Do you understand your partner's sexual needs? You may have higher levels of the 'love hormone.'

May 26, 2021

Talking about sex is good for your relationship health. (Pexels/Juan Pablo Serrano Arenas)

Researchers have discovered a strong correlation between positive sexual communication and baseline levels of oxytocin, a product of the endocrine system commonly known as the "love hormone." 

A study published May 14 in Psychoneuroendocrinology suggests that oxytocin levels may underlie certain behaviors that promote relationship health, potentially opening up new avenues of research that deal more directly with sexual communication. Understanding the hormonal basis of sexual communication could promote awareness of behaviors that could help couples navigate challenges and potentially grow closer.

"If they realize there is something specific about sexual communication that uniquely relates to a hormonal and behavioral level, then maybe this will create more awareness that sexual communication is not something that should be disregarded, and maybe should be actively pursued in a positive way," said lead author Rick Roels, a psychiatrist who is pursuing his Ph.D. in sexology at KU Leuven in Belgium.

In his psychiatry practice as well as prior research, Roels has noticed a reluctance to talk about sex openly and directly. 

The new study is part of a larger longitudinal study investigating how various aspects of a sexual relationship, including expressions of sexuality, influence relationship outcomes. Other research on relationship health has shown, for example, a connection to negative outcomes when self-worth is centered around finances

Roels and his colleagues recruited 126 heterosexual couples who had been participating in the larger study to observe how oxytocin levels may relate to communication, especially sexual communication, between couples.

"There's something special about sexual communication," Roels said in an interview with The Academic Times. "There's some kind of neurohormonal involvement stating that sexual communication comes close to behavioral changes as well as, maybe, neurohormonal changes."

To assess the potential correlation between oxytocin and communication, Roels and his colleagues first took blood samples from the study participants and sent them to the Kinsey Institute at Indiana University Bloomington for analysis. 

The researchers then arranged conversations between each of the couples, drawing on their answers to questionnaires that asked about the types of changes a person might like to see in their partner. These included non-sexual criteria, such as expressing emotions or meeting up with friends and family, as well as sexual topics. These could have involved, for example, discussions in which one partner wanted to see in the other a greater interest to have sex, more willingness to experiment or improved attention to their sexual needs.

During each of these conversations, Roels and his colleagues observed and judged various behaviors, as well as their intensity, based on a system of observational guidelines to "code" the various behaviors witnessed. These included negative dimensions such as annoyance, frustration and irritability, and positive ones such as validation.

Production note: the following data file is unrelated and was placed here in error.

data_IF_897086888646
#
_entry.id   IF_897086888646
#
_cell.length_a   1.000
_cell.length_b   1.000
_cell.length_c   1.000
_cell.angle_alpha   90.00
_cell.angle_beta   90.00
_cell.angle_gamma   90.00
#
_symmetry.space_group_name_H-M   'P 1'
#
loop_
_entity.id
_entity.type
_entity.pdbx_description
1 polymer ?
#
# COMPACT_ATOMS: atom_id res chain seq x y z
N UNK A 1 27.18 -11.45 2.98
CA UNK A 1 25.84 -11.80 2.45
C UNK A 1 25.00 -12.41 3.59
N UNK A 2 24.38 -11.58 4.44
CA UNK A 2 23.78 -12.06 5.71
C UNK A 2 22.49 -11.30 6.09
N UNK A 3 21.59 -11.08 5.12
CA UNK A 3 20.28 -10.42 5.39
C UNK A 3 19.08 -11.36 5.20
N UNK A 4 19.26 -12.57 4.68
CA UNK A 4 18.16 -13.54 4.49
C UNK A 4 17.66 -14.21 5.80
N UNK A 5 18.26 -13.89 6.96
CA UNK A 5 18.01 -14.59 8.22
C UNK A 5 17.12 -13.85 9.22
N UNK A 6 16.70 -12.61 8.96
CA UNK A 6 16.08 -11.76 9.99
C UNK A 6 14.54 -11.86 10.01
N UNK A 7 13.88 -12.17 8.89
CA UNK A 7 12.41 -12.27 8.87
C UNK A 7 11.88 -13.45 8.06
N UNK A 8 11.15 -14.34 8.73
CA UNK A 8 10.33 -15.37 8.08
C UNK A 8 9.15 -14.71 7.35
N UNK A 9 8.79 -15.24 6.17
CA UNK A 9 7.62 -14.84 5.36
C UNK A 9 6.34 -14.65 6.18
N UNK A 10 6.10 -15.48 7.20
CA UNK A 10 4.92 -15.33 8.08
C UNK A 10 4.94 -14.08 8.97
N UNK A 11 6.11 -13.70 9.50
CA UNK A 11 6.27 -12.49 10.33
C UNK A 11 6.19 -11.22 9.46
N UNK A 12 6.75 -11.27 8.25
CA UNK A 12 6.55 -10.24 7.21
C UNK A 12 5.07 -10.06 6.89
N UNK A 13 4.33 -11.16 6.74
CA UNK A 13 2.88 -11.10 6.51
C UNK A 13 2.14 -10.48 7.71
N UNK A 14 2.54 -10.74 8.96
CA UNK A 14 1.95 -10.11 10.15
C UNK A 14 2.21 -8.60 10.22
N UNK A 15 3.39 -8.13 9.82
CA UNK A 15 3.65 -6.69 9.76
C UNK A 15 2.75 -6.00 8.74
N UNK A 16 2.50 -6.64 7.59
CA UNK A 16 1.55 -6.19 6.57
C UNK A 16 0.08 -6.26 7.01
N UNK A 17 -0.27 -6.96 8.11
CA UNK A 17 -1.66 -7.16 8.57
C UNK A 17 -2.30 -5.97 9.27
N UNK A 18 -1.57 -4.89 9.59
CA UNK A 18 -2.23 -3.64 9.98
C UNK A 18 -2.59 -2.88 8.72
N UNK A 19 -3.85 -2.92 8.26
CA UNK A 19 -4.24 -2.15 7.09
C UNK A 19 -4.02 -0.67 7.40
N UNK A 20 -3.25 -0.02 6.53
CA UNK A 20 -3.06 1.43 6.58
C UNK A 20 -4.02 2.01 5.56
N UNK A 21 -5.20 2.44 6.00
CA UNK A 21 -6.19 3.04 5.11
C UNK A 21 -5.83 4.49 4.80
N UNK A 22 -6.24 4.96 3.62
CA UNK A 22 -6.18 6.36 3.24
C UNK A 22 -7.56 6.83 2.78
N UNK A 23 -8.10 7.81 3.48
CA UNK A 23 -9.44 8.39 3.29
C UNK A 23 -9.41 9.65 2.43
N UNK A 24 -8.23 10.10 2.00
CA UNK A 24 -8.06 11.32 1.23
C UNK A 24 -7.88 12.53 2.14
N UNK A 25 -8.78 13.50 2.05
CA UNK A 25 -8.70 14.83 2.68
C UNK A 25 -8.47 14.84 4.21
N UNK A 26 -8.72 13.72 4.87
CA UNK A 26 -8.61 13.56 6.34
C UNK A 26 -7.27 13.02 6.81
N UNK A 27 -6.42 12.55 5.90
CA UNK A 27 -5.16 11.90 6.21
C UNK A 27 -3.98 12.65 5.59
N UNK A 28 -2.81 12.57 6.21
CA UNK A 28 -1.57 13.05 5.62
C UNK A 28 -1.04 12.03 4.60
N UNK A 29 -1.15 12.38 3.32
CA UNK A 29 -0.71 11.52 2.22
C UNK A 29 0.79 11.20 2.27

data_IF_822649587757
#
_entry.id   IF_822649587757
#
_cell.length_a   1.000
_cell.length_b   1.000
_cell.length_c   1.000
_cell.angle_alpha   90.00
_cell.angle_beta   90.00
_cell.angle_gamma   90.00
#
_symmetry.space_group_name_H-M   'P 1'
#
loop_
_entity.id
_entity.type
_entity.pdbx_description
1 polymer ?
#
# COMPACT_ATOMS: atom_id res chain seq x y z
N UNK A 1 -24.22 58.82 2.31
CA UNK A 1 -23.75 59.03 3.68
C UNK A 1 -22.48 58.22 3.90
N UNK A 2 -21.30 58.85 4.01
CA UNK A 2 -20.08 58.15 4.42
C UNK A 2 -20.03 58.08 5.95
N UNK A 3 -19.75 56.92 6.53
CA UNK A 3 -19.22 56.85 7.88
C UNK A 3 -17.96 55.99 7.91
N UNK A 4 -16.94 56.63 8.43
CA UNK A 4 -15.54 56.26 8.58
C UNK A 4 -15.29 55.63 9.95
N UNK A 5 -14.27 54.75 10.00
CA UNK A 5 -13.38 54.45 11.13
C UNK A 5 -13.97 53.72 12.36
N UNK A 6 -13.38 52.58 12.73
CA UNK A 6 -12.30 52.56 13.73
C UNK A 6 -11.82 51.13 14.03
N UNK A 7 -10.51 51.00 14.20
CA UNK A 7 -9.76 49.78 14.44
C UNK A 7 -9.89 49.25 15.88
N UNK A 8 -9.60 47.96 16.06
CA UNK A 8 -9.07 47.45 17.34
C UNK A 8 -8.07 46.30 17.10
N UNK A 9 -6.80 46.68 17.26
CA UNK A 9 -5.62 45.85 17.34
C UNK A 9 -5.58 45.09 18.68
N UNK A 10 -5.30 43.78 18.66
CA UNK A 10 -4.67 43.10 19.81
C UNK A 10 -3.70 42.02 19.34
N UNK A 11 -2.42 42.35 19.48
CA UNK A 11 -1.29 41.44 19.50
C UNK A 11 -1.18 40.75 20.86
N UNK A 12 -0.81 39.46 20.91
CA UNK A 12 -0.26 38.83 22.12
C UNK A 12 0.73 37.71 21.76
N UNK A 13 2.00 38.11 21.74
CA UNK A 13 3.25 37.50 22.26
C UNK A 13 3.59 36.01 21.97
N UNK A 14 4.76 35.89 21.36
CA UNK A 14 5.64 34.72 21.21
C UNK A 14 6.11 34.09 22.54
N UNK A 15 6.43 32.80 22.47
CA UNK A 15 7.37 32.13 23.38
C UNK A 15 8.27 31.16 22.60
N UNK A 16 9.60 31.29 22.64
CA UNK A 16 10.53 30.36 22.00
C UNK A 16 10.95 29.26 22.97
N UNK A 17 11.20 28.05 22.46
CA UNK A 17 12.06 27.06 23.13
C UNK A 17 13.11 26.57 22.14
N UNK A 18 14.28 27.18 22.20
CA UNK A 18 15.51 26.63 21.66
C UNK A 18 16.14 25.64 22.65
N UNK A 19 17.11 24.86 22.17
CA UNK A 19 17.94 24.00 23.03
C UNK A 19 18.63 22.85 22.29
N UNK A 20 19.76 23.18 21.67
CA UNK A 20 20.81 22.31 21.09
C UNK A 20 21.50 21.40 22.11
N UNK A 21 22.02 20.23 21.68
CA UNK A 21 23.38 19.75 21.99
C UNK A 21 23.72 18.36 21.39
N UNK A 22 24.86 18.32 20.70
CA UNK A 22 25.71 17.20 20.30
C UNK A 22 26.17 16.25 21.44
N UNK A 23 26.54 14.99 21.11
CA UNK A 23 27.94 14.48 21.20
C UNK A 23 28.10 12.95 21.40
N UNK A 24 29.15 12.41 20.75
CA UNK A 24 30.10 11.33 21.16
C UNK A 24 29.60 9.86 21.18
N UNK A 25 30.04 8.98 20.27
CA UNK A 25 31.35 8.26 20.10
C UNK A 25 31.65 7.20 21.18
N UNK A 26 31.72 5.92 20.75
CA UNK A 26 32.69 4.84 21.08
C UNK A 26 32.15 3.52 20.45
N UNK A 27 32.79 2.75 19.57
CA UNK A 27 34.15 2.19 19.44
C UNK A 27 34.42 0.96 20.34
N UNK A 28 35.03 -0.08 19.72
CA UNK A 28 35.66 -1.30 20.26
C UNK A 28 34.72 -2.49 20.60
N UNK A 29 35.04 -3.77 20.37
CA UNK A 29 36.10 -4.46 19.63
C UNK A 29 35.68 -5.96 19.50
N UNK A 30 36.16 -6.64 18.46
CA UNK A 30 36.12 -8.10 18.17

The researchers considered participants to validate one another when they said phrases such as "I understand," showed interest, asked questions or uttered occasional "mhmms," indicating active, empathetic listening.   

The team found that individuals who expressed more — and more intense — validating behaviors during sexual communication tended to have higher blood-plasma levels of oxytocin. Non-sexual communication, however, showed no increase in validation cues based on oxytocin levels.

Another study on couples' communication recently described how partners tend to text more like one another as their relationship forms. Because this study is only the second to combine sexual communication with observational techniques, from here Roels wants to see more of these studies done, both to confirm his results and better investigate the link between oxytocin and sexual communication.

For his future studies, Roels would like to include other variables, such as heart rate variability, to investigate how they, too, may relate to sexual communication. Perhaps most important, he wants to conduct a similar study to this one with multiple oxytocin measurements, either from blood or saliva, before and after observation, to try to form a causal relationship between oxytocin and sexual communication. 

Without more oxytocin measurements, according to Roels, any future studies on the hormone and sexual communication can only describe correlation. Still, he said the research is an important step in promoting sexual communication, not just in research but in relationships, too. 

"I hope this way we can get it out of the shadows of not only research in general, but also out of the shadows in relationships where sexual topics tend to be avoided, or treated with more unease and anxiety," Roels said. 

The study, "The link between oxytocin plasma levels and observed communication behaviors during sexual and nonsexual couple discussions: An exploratory study," published May 14 in Psychoneuroendocrinology, was authored by Rick Roels, KU Leuven; Uzma S. Rehman, University of Waterloo; C. Sue Carter and Hossein P. Nazarloo, Indiana University Bloomington; and Erick Janssen, KU Leuven and Indiana University Bloomington. 

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